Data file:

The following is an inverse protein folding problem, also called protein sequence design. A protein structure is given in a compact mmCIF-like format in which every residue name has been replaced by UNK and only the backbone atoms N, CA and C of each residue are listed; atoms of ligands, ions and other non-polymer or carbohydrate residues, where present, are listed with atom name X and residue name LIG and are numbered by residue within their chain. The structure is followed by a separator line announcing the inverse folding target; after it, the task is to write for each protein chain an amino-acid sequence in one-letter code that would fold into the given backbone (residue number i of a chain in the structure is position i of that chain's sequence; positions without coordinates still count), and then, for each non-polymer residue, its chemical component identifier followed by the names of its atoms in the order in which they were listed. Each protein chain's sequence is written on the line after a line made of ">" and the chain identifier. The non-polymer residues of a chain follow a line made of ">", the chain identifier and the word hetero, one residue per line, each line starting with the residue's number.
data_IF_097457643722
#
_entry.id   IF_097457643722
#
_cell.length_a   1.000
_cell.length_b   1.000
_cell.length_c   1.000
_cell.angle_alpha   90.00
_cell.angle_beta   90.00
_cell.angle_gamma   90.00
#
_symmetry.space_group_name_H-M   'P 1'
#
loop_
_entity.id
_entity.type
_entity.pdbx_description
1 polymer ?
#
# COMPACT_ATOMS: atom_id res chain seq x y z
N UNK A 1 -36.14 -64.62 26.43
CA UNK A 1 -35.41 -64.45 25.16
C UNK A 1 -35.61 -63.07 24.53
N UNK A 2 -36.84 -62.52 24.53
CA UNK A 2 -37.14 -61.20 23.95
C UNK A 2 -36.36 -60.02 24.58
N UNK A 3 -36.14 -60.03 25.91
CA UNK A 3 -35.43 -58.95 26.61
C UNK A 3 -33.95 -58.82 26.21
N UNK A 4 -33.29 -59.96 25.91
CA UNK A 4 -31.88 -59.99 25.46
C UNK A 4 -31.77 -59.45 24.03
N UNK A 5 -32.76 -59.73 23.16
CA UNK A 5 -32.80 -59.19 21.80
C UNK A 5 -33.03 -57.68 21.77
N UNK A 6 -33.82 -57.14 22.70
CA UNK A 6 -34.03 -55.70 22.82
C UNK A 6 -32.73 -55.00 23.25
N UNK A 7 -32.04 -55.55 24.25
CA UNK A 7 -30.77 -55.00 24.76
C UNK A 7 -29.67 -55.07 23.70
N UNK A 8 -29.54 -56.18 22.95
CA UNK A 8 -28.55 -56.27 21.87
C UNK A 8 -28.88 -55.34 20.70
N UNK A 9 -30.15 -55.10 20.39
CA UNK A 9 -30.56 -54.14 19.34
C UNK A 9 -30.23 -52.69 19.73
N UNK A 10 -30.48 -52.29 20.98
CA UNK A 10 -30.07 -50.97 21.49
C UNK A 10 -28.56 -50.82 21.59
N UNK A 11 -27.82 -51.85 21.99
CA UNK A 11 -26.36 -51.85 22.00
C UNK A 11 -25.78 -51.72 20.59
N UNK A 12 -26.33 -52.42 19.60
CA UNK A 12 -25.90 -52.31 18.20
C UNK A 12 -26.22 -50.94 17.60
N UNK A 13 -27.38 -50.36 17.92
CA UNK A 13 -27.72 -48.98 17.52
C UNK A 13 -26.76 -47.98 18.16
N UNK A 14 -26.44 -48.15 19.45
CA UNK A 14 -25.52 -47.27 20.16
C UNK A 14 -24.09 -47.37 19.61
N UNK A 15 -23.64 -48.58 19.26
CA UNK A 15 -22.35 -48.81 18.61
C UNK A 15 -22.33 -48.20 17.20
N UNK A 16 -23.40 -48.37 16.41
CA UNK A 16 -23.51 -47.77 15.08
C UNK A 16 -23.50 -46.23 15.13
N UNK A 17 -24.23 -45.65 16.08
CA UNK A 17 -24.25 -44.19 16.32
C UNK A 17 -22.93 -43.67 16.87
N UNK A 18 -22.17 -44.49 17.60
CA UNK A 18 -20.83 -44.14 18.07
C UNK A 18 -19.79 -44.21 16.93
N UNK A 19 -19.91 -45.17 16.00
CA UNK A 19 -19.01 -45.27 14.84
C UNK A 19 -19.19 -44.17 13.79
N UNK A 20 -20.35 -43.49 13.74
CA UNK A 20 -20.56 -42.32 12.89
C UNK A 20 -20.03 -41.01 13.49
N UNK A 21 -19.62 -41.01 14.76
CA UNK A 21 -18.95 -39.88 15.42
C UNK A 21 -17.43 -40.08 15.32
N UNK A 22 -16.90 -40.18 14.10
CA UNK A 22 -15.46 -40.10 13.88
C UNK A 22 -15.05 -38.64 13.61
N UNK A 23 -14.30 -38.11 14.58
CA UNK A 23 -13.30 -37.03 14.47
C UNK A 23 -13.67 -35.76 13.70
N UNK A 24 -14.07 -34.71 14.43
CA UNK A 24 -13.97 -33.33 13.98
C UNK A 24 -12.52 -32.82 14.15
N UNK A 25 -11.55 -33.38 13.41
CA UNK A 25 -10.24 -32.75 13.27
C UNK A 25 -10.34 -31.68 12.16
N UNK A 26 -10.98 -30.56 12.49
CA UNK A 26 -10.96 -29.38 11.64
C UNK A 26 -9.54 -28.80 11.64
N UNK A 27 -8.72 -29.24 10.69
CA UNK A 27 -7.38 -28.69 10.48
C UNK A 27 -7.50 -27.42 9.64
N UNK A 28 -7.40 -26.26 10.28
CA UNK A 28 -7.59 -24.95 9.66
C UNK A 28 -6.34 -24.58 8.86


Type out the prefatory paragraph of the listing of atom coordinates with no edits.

The following is an inverse protein folding problem, also called protein sequence design. A protein structure is given in a compact mmCIF-like format in which every residue name has been replaced by UNK and only the backbone atoms N, CA and C of each residue are listed; atoms of ligands, ions and other non-polymer or carbohydrate residues, where present, are listed with atom name X and residue name LIG and are numbered by residue within their chain. The structure is followed by a separator line announcing the inverse folding target; after it, the task is to write for each protein chain an amino-acid sequence in one-letter code that would fold into the given backbone (residue number i of a chain in the structure is position i of that chain's sequence; positions without coordinates still count), and then, for each non-polymer residue, its chemical component identifier followed by the names of its atoms in the order in which they were listed. Each protein chain's sequence is written on the line after a line made of ">" and the chain identifier. The non-polymer residues of a chain follow a line made of ">", the chain identifier and the word hetero, one residue per line, each line starting with the residue's number.